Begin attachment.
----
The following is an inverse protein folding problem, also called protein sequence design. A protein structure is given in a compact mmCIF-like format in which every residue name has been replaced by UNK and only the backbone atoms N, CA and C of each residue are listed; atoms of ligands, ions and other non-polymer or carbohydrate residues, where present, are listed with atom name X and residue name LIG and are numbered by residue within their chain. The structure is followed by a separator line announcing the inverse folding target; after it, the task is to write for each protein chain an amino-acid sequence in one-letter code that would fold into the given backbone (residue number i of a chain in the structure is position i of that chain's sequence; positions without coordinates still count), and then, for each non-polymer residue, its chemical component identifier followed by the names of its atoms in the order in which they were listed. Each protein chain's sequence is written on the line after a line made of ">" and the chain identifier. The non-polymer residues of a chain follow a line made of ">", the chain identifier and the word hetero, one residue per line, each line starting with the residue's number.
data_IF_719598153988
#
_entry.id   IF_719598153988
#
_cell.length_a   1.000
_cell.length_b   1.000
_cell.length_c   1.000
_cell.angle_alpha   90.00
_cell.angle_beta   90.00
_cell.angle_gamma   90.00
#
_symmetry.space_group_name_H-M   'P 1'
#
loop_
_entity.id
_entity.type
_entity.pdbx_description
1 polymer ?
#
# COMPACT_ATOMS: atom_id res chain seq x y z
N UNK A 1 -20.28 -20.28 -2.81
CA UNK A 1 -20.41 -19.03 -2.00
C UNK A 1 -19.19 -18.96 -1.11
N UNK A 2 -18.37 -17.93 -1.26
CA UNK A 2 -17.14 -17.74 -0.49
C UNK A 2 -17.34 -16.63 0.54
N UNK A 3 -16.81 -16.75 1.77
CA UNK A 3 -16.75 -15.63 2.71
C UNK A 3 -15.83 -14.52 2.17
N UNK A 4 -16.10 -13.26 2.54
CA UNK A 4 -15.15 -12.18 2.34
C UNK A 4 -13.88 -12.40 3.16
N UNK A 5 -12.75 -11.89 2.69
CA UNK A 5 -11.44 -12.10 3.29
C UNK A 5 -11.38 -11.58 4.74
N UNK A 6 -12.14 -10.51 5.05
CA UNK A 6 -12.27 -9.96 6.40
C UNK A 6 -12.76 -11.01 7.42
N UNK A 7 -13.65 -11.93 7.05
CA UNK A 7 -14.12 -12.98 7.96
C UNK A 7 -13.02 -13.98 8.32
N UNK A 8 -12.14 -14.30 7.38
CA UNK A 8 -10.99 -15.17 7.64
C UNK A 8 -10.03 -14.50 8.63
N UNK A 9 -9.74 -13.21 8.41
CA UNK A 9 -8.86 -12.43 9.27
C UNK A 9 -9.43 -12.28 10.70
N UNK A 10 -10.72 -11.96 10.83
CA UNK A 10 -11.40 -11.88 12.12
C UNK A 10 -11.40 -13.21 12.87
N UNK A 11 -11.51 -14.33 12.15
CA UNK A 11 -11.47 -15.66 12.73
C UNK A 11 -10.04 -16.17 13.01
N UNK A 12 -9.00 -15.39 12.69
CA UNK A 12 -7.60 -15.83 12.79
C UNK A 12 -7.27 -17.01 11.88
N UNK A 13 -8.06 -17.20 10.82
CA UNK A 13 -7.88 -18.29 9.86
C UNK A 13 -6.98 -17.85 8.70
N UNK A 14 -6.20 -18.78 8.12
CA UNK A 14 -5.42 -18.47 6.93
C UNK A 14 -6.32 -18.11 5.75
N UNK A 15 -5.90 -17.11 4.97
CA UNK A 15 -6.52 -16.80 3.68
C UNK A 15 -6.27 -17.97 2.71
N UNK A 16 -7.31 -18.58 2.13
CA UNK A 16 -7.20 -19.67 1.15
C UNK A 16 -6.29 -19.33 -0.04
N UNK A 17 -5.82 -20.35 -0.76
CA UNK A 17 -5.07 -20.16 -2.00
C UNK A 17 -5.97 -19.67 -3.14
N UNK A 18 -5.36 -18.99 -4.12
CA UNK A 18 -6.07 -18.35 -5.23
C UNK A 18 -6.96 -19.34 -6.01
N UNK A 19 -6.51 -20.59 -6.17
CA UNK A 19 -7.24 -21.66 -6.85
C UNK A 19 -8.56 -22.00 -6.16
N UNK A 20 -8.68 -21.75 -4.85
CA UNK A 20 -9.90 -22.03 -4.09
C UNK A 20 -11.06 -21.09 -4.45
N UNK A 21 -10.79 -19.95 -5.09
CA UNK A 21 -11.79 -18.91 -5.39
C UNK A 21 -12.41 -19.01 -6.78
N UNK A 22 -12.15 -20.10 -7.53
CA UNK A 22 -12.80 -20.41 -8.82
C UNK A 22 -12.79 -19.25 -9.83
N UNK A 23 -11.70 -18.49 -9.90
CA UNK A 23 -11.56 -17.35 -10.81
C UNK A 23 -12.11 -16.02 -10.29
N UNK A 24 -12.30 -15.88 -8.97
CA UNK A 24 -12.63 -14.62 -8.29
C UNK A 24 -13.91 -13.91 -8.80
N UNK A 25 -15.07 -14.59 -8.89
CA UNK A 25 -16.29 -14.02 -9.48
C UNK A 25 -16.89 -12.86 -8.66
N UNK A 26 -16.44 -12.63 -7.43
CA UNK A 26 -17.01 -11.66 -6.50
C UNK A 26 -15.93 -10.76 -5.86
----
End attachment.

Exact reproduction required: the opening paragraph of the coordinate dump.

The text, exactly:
The following is an inverse protein folding problem, also called protein sequence design. A protein structure is given in a compact mmCIF-like format in which every residue name has been replaced by UNK and only the backbone atoms N, CA and C of each residue are listed; atoms of ligands, ions and other non-polymer or carbohydrate residues, where present, are listed with atom name X and residue name LIG and are numbered by residue within their chain. The structure is followed by a separator line announcing the inverse folding target; after it, the task is to write for each protein chain an amino-acid sequence in one-letter code that would fold into the given backbone (residue number i of a chain in the structure is position i of that chain's sequence; positions without coordinates still count), and then, for each non-polymer residue, its chemical component identifier followed by the names of its atoms in the order in which they were listed. Each protein chain's sequence is written on the line after a line made of ">" and the chain identifier. The non-polymer residues of a chain follow a line made of ">", the chain identifier and the word hetero, one residue per line, each line starting with the residue's number.